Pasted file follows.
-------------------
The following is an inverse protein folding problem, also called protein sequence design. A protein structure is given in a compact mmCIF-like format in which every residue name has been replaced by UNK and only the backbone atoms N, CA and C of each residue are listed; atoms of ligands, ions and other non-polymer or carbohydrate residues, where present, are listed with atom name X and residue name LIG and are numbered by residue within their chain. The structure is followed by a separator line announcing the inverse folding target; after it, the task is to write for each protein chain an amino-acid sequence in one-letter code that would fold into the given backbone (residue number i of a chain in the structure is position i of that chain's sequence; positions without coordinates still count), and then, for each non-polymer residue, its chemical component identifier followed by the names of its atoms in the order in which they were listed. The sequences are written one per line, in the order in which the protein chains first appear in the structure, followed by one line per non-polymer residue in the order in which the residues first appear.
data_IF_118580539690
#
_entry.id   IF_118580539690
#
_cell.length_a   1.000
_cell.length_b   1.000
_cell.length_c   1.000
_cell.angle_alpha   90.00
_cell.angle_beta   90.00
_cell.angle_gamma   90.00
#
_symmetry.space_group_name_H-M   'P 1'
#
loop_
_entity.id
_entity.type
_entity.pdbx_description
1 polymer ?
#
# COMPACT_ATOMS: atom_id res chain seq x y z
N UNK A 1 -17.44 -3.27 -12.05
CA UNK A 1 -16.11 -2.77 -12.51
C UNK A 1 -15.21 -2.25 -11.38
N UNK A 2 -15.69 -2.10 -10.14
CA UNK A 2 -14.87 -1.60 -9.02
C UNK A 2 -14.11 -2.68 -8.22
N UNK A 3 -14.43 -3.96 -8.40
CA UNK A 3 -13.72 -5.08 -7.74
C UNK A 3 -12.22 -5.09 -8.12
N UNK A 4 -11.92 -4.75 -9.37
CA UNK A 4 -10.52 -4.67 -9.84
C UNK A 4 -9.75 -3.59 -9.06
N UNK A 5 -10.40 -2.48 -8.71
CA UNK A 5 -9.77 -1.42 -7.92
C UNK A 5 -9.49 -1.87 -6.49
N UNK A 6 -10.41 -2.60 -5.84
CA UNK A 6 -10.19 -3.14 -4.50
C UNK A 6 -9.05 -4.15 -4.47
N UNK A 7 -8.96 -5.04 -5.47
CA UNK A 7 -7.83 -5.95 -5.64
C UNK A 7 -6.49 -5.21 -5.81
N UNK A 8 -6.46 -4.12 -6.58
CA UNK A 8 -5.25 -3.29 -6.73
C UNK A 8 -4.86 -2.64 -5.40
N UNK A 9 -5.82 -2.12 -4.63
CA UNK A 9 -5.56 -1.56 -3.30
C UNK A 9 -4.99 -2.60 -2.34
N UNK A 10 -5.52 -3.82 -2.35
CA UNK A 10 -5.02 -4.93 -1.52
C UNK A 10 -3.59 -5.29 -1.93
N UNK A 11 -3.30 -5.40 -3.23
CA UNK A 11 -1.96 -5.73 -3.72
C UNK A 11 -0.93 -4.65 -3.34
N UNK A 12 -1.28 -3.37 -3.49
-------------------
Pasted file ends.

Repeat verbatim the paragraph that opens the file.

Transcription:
The following is an inverse protein folding problem, also called protein sequence design. A protein structure is given in a compact mmCIF-like format in which every residue name has been replaced by UNK and only the backbone atoms N, CA and C of each residue are listed; atoms of ligands, ions and other non-polymer or carbohydrate residues, where present, are listed with atom name X and residue name LIG and are numbered by residue within their chain. The structure is followed by a separator line announcing the inverse folding target; after it, the task is to write for each protein chain an amino-acid sequence in one-letter code that would fold into the given backbone (residue number i of a chain in the structure is position i of that chain's sequence; positions without coordinates still count), and then, for each non-polymer residue, its chemical component identifier followed by the names of its atoms in the order in which they were listed. The sequences are written one per line, in the order in which the protein chains first appear in the structure, followed by one line per non-polymer residue in the order in which the residues first appear.